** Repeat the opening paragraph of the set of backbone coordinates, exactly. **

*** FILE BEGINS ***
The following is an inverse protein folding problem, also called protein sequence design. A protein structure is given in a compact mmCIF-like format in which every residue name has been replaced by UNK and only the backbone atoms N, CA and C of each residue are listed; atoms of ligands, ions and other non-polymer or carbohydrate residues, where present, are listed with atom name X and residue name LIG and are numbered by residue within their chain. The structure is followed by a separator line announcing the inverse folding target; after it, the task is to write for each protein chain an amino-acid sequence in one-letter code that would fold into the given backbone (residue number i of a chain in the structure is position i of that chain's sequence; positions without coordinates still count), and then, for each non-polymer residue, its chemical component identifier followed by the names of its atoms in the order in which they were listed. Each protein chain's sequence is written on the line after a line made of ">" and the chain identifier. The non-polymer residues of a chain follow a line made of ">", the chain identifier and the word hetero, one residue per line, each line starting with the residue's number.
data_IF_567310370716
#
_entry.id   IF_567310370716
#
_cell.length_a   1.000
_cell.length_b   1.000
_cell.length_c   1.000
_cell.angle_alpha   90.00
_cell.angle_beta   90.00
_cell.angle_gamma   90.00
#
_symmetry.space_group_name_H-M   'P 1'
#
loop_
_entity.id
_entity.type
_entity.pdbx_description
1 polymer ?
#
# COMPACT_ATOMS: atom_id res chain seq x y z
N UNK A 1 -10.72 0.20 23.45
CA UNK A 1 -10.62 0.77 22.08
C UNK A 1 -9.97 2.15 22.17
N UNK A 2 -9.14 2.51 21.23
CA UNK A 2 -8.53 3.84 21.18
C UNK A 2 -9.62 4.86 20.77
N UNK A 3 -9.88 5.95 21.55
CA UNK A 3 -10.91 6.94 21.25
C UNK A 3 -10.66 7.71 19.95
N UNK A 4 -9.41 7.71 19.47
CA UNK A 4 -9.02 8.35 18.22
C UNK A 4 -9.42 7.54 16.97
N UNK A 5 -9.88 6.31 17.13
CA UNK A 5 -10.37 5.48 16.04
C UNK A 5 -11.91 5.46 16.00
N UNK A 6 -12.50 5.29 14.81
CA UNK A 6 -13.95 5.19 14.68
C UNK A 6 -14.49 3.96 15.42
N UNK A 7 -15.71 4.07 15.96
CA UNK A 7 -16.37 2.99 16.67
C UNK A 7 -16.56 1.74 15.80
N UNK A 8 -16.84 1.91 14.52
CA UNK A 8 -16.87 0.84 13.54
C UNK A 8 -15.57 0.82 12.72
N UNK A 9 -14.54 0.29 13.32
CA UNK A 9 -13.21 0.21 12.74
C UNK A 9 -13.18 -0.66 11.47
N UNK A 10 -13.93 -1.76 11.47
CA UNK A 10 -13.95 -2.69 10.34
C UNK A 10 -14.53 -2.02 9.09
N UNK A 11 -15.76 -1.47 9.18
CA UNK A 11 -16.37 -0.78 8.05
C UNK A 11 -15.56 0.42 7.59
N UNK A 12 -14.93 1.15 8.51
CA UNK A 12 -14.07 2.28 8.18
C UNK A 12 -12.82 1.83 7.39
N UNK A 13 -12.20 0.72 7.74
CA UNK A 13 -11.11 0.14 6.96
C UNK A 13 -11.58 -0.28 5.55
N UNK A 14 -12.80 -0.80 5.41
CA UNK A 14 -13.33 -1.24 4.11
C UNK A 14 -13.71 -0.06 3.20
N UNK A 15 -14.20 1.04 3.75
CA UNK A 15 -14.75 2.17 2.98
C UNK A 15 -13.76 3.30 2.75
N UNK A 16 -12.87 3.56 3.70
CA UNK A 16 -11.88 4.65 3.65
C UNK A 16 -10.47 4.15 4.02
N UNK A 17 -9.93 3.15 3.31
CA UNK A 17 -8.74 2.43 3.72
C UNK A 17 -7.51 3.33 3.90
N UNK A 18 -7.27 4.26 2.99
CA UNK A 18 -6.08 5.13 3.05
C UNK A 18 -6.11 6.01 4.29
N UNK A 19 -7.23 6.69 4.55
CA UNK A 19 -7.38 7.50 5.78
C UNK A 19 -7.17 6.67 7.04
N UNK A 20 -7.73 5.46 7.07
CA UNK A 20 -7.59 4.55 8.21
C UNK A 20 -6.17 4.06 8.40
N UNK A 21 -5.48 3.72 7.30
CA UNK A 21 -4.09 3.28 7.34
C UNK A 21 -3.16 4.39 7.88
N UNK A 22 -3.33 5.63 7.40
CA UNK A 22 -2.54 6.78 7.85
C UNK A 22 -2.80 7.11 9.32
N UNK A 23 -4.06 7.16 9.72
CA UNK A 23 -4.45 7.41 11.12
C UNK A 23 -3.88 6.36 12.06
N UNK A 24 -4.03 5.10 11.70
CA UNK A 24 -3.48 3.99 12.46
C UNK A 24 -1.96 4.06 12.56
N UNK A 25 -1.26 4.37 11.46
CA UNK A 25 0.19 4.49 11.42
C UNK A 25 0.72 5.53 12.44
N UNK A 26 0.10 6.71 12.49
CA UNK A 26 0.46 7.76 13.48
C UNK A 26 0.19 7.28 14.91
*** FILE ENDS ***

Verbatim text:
The following is an inverse protein folding problem, also called protein sequence design. A protein structure is given in a compact mmCIF-like format in which every residue name has been replaced by UNK and only the backbone atoms N, CA and C of each residue are listed; atoms of ligands, ions and other non-polymer or carbohydrate residues, where present, are listed with atom name X and residue name LIG and are numbered by residue within their chain. The structure is followed by a separator line announcing the inverse folding target; after it, the task is to write for each protein chain an amino-acid sequence in one-letter code that would fold into the given backbone (residue number i of a chain in the structure is position i of that chain's sequence; positions without coordinates still count), and then, for each non-polymer residue, its chemical component identifier followed by the names of its atoms in the order in which they were listed. Each protein chain's sequence is written on the line after a line made of ">" and the chain identifier. The non-polymer residues of a chain follow a line made of ">", the chain identifier and the word hetero, one residue per line, each line starting with the residue's number.